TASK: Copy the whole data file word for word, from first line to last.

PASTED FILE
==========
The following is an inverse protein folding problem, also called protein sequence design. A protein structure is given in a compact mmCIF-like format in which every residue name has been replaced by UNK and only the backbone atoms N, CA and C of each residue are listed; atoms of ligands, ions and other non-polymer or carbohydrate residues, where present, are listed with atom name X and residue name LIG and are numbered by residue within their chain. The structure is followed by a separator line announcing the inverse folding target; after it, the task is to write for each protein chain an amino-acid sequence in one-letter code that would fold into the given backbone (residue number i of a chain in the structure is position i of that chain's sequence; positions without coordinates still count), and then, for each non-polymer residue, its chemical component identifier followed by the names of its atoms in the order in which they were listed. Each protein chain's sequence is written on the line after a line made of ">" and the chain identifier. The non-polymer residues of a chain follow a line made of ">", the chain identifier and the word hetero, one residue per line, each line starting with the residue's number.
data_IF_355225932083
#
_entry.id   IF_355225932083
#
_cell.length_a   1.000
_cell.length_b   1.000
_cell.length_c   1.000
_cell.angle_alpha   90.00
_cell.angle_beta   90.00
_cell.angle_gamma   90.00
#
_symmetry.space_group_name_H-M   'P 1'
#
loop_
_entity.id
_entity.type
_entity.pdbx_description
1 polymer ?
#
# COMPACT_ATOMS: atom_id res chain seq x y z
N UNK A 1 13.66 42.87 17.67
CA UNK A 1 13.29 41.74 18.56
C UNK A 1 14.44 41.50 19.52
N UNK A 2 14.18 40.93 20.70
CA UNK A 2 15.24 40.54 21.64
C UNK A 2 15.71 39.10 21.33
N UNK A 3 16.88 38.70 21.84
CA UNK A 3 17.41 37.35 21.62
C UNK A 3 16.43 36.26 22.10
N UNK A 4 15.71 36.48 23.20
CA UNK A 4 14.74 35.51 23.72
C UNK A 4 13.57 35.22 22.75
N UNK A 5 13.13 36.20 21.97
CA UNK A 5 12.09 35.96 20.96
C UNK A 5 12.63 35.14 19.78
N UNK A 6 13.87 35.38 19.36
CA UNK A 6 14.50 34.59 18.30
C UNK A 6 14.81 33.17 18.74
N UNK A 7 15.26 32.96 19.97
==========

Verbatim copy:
The following is an inverse protein folding problem, also called protein sequence design. A protein structure is given in a compact mmCIF-like format in which every residue name has been replaced by UNK and only the backbone atoms N, CA and C of each residue are listed; atoms of ligands, ions and other non-polymer or carbohydrate residues, where present, are listed with atom name X and residue name LIG and are numbered by residue within their chain. The structure is followed by a separator line announcing the inverse folding target; after it, the task is to write for each protein chain an amino-acid sequence in one-letter code that would fold into the given backbone (residue number i of a chain in the structure is position i of that chain's sequence; positions without coordinates still count), and then, for each non-polymer residue, its chemical component identifier followed by the names of its atoms in the order in which they were listed. Each protein chain's sequence is written on the line after a line made of ">" and the chain identifier. The non-polymer residues of a chain follow a line made of ">", the chain identifier and the word hetero, one residue per line, each line starting with the residue's number.
data_IF_355225932083
#
_entry.id   IF_355225932083
#
_cell.length_a   1.000
_cell.length_b   1.000
_cell.length_c   1.000
_cell.angle_alpha   90.00
_cell.angle_beta   90.00
_cell.angle_gamma   90.00
#
_symmetry.space_group_name_H-M   'P 1'
#
loop_
_entity.id
_entity.type
_entity.pdbx_description
1 polymer ?
#
# COMPACT_ATOMS: atom_id res chain seq x y z
N UNK A 1 13.66 42.87 17.67
CA UNK A 1 13.29 41.74 18.56
C UNK A 1 14.44 41.50 19.52
N UNK A 2 14.18 40.93 20.70
CA UNK A 2 15.24 40.54 21.64
C UNK A 2 15.71 39.10 21.33
N UNK A 3 16.88 38.70 21.84
CA UNK A 3 17.41 37.35 21.62
C UNK A 3 16.43 36.26 22.10
N UNK A 4 15.71 36.48 23.20
CA UNK A 4 14.74 35.51 23.72
C UNK A 4 13.57 35.22 22.75
N UNK A 5 13.13 36.20 21.97
CA UNK A 5 12.09 35.96 20.96
C UNK A 5 12.63 35.14 19.78
N UNK A 6 13.87 35.38 19.36
CA UNK A 6 14.50 34.59 18.30
C UNK A 6 14.81 33.17 18.74
N UNK A 7 15.26 32.96 19.97